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Moving to a 'dignified' society

The problem with the living wage of course is that hiking up the lowest paid in a workforce doesn’t mean the rest of the workforce gets an increase.

And - as pointed out this week by a care home team leader - now that the lowest paid have had an increase -  middle management are finding themselves bracketed on virtually the same wage, and, to say the least, many are a tad disgruntled.

Of course the fiscal major-domos in central government didn’t factor in this ‘problem’ when they brought in the legislation. And so, whatever peeved pique is out there amongst these middle income earners who haven’t seen a ‘penny’ rise in their wages … is yet to hit the fan.

That’s not to say that low earners didn’t deserve a rise; of course they did.

Christina Patterson’s opinion piece in this weeks Guardian newspaper drew on some interesting points about the living wage.

She pointed out that the policy of paying care workers peanuts while their bosses are paid FTSE100 salaries hasn’t, and won’t work… anymore.

She certainly thinks care workers should be paid more for what they do. And, as she points out, we should make sure that company chief executives don’t cream off the profits under the guise of being generous entrepreneurs when all they are are hard-headed business people in a ‘soft’ industry who've had it to well for too long.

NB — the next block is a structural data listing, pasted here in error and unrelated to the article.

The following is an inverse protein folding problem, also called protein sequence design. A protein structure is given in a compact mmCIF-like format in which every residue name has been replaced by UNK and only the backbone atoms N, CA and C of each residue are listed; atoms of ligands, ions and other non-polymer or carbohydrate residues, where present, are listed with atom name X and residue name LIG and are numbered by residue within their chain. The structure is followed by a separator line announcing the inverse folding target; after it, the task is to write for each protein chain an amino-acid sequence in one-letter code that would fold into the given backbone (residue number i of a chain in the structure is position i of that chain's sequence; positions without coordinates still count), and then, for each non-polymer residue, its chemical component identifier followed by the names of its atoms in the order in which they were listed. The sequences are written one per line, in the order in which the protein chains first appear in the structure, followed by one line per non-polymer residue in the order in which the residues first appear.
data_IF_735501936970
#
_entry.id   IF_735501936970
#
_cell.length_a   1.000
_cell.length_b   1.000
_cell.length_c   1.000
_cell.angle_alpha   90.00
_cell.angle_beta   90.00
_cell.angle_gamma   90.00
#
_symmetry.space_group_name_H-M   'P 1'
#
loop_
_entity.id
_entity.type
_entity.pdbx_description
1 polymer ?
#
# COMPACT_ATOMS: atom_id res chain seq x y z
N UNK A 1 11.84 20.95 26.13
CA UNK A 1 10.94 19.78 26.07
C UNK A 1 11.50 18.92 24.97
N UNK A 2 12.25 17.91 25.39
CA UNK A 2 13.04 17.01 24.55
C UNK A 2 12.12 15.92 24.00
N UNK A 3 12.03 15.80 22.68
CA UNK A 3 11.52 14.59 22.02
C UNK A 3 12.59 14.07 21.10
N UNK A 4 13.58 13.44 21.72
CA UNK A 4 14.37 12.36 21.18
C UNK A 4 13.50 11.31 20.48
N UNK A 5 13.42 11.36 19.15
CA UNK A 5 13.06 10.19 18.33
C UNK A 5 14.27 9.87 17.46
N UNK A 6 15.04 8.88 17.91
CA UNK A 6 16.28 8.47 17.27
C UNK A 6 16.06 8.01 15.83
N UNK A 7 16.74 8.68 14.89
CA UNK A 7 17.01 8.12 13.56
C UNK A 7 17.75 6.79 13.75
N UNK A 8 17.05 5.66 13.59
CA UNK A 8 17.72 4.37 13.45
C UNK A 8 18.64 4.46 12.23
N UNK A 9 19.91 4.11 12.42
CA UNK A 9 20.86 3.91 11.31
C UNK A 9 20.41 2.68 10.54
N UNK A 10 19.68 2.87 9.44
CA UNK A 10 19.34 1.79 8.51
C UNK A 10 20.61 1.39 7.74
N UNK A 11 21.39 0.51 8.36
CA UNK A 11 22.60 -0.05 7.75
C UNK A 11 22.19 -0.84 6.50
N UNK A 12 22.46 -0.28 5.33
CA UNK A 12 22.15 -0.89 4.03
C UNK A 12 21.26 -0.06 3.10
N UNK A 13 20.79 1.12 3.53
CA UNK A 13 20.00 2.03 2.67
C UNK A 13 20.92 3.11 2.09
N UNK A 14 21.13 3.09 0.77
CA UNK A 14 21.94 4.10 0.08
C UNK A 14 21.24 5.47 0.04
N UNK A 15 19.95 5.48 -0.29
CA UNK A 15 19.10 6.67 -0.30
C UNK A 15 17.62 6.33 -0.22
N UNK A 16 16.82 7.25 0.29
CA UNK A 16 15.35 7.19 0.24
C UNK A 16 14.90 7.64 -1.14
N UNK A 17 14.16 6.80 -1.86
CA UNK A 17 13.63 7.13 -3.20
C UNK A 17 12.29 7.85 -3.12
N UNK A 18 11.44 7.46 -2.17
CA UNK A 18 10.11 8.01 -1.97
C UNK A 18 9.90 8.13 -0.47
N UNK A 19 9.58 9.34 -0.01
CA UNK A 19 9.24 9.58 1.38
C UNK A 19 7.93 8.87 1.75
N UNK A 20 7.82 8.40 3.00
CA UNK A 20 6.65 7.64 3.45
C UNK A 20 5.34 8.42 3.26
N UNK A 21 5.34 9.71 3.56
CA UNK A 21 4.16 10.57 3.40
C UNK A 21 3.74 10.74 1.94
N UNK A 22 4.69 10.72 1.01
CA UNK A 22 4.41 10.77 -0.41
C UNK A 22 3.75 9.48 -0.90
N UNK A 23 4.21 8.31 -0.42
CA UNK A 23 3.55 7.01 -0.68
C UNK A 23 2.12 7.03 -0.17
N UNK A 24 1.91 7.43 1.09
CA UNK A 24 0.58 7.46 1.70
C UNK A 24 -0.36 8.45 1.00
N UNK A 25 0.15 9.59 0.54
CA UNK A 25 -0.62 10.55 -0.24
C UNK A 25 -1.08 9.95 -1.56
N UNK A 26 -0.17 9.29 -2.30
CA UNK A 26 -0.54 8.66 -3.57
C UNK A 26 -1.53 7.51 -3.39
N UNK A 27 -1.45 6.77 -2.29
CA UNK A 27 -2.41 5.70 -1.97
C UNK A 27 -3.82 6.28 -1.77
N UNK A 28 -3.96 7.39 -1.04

Society needs to move towards a system where the elderly are treated in a dignified way and not exploited at a time of vulnerable need.

To think that the problem of how ‘old’ people are treated and cared for isn’t something to worry about is one of the myopic illusions of the younger/middle generations.

Believe or not… we are all going to get old and dependent some time. Not doing something now, when the impending crisis in elderly care hits with the predicted massive rise in numbers of ‘silver boomers’ … will be both foolish and irresponsible.

As the system stands, it seems that if you have funds to pay for care you’ll be fine. But, if you’re poor, haven’t any means, and will find yourself dependent on the ‘state’ to care for you… the prospects look grim. 

Private and council care homes are closing because of lack of funding or they’re not viable businesses anymore. And, very few new homes are being built. And of the ones that are, if you are looking to get a place in one it’ll cost you on average between £5-6,000 a month.

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